We all know that January is a time when people feel immense pressure to set goals and resolutions. From our experience, resolutions that are made in February are more likely to stick than those promises made in January that are loaded down with the pressure of the New Year. This week we catch up with Dr. Heather McKee, Behaviour Change Psychologist who helps shed some much needed light on creating healthy habits that stick...

1. What would you recommend is the best place to get started in terms of supporting employees with their healthy habits?

Find out what they want.

Research shows that when you consider a person’s needs and values they are much more likely to be motivated to engage in a programme. So for example; running a quick survey, presenting staff with a list of options or even just having a brief chat with them to find out what the key issues that they are battling right now, what are their needs, and what are they interested in. Engaging them in the development process is key to a programme, and their own, long-term success. 

 Photo credit: Pexels

Photo credit: Pexels

2. What are the common traps people fall into when creating healthy habits and how to overcome them? What bad habits in general do you find people fall into? And how can they ensure they achieve their goals?

Whilst our intentions this time of year are in the right place, all too often we try and do too much. We promise to go to the gym every day, cut down sugar, eat the perfect diet… the list goes on. 

These goals tend to put us under unnecessary pressure where we feel we have to make all of the positive changes at once and do them perfectly without any slip ups, otherwise it’s all been in vain.

This isn’t effective and frankly it’s not an enjoyable way to live your life.

The problem with this is, the more goals you try to achieve at once the less likely you are to succeed. This is known as goal dilution.

Ultimately our willpower is a limited resource, think of it like a muscle; if you overuse it, it becomes fatigued and you end up not being able to exercise it at all.

Hence why after a few weeks we tend to give in to temptation, stray from our goals and end up feeling like we are back at square one again.

However if you train your willpower in adequate amounts, taking a rest when needed and not trying to do too much, building up over time, it, like a muscle grows stronger.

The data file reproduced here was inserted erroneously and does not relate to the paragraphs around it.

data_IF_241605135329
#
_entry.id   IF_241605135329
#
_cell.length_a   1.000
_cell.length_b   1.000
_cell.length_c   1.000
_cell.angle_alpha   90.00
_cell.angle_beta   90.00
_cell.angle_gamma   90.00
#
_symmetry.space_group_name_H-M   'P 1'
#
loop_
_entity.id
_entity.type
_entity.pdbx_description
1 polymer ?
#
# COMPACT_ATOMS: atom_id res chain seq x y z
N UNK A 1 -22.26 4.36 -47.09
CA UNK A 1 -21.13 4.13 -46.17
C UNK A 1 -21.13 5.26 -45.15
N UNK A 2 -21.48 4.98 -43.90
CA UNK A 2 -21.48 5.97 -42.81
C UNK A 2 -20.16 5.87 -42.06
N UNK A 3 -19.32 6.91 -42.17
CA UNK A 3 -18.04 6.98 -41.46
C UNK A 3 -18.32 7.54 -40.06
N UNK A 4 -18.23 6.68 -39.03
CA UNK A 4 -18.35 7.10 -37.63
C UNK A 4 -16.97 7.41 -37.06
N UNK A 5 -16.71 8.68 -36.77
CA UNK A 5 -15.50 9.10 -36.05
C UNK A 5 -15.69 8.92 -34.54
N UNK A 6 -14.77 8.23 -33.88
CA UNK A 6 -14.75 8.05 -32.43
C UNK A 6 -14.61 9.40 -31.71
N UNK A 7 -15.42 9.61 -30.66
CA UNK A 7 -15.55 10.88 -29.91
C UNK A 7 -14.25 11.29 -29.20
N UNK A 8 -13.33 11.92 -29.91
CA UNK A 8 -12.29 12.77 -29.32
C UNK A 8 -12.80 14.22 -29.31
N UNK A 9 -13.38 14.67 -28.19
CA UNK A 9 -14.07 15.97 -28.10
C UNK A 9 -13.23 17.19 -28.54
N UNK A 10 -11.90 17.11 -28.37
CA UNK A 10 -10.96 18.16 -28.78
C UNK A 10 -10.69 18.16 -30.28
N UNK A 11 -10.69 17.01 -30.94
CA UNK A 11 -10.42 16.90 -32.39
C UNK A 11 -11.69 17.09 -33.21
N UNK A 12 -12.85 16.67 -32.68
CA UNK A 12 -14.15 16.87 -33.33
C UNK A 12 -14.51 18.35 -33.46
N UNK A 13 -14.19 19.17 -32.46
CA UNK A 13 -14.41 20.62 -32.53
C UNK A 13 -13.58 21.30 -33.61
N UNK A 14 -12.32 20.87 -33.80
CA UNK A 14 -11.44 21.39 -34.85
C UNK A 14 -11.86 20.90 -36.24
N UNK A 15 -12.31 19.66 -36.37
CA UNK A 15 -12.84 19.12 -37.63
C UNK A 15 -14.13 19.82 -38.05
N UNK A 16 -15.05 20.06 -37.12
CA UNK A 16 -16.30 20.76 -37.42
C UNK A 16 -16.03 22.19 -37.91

What does this look like in practice? The best way to avoid diluting your goals, is to focus on one goal at a time and look to build consistent habits related to this goal. Overtime these habits will become easier and more automatic, then you can move on to tackling your next big goal.

 Photo credit: Pexels

Photo credit: Pexels

3. How long does it take to make a new habit?

Unfortunately, much longer than is commonly thought. 21 days is a myth!

Research has found that this is highly dependent on the individual and can be anything between 66-122 days.

The key with habit formation is consistency; the more often you repeat something in a given situation, the more likely it is that you will start to form a habit, healthy or non-healthy.

The key here is to look at habit formation as a marathon not a sprint.

The good news is, as time goes on, it gets easier rather than harder. The more consistent you are, the more likely it is that sustainable habits start to form and these will, through repetition eventually become automatic.

So once a habit has been formed it's very hard to break it.  

4. Why do you think people fail to achieve their weight loss goals?

Weight loss is a complex issue hence why it tends to be so difficult for many. Often we are looking for the solution, the perfect diet, exercise programme, that silver bullet rather than examining the problem itself. Each individual has their own unique set of drivers that effect their behaviour. The key is peeling back the layers and looking at these drivers directly so we can break any negative cycles of behaviours and build some new healthier ones.

For example, stress is a behavioural driver that can completely undermine a weight loss attempt. You can be doing all of the right things and then suddenly a highly stressful situation comes along and your healthy habits are out the window. Thus, learning how to cope with stress effectively so it doesn’t derail all the positives changes you have made is key.

Low self-esteem can be another driver. Often people try and lose weight as they are unhappy with how they look, however if they veer off track they tend to be very hard on themselves and this can lead to negative self-talk which in turn lowers self-esteem and makes them more conscious of their weight, it’s a vicious cycle.